This step was based on three sessions. The first approach was from peer leaders to students while the session was susceptibility, severity, benefits, and barriers. In this session, peer leaders conducted class on epidemiology, risk, symptoms, prevention, screening, and barriers to screening in Nepal to other students. Classes were conducted using power point slides, quizzes, and group discussion. The second approach was from students to students and the session was based on critical thinking. In this session, students discussed about cancer, formed groups, and engaged in problem findings. The group discussion was based on theme question, “How is cancer present around you?” The third approach was from students to sharing partners and session was based on diffusion of information as per Learning Partner Model, where students completed assignment with their knowledge-sharing partners. In the control group, the researcher conducted a cancer class with same contents but using the traditional lecture method. An immediate post-test was conducted after two week of the education program in both control and intervention groups, along with their knowledge-sharing partners. A second post-test was conducted after three month to check knowledge retention and initiation of healthy practices. Figure A1 shows the glimpse of education intervention on students.

2.2. Data Collection Tools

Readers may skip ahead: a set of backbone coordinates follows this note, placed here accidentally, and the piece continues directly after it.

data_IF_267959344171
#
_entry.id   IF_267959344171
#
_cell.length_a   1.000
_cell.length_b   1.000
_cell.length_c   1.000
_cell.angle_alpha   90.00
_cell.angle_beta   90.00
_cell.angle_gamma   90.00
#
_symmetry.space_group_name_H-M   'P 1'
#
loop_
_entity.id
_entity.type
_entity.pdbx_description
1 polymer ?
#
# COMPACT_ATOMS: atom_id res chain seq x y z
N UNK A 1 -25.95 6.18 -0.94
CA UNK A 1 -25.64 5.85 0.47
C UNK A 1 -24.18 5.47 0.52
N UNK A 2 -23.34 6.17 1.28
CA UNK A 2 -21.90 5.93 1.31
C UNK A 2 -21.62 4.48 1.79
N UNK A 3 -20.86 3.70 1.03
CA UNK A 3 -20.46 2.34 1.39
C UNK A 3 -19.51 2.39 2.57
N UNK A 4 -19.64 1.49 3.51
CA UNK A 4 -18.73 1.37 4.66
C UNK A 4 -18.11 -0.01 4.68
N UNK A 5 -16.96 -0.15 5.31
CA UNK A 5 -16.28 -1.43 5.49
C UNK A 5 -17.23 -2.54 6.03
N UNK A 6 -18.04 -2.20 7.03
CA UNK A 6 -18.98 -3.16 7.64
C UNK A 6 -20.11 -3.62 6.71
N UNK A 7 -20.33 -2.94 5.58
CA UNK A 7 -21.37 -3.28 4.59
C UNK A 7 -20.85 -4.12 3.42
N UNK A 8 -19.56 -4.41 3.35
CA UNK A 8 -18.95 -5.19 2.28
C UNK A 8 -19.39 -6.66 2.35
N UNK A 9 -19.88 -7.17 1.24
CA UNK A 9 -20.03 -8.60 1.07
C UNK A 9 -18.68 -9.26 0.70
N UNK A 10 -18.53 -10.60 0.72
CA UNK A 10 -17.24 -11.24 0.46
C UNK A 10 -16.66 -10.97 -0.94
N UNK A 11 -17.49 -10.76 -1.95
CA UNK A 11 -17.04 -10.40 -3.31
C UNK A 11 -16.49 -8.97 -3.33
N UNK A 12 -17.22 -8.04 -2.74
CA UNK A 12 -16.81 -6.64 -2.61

The self- administered questionnaire was used to assess the knowledge of cancer among high school students and their knowledge-sharing partners. Demographic, socio-personal questions were included. The questions about cancer awareness were derived from Cancer Awareness Measures [14], whereas the questions related to health beliefs were prepared using the Health Belief Model. The health belief subscales score was calculated based on a 1–4 Likert scale (4: strongly agree, 3: agree, 2: disagree, 1: strongly disagree). The perceived susceptibility, severity, and barriers consisted of 4 items, and perceived benefits comprised of 6 items. The Rosenberg Self Esteem Scale was used to measure both positive and negative feelings about they felt about themselves [15]. Questions about health-promoting activities based on extensive literature reviews were added. The cancer education content was developed by an extensive literature review, and consultations with medical doctor experts in cancer medical education. Data collection was performed between May and September 2019. The participants recruitment was started in mid-May. The pre-test was conducted in late- May. The intervention program was conducted in early June and it was followed by posttest 1 after two week. The second follow-up was conducted in mid-September.
Questionnaires were translated into Nepali and then reverse-translated into English by experts to ensure retention of same concepts. Content validity was established by an extensive literature review, and consultations with a research advisor and medical doctors. The cancer education content, developed by researchers, was checked and confirmed by a clinician specializing in medical education in Japan. Pilot test was conducted at two different schools of Lalitpur prior to the study.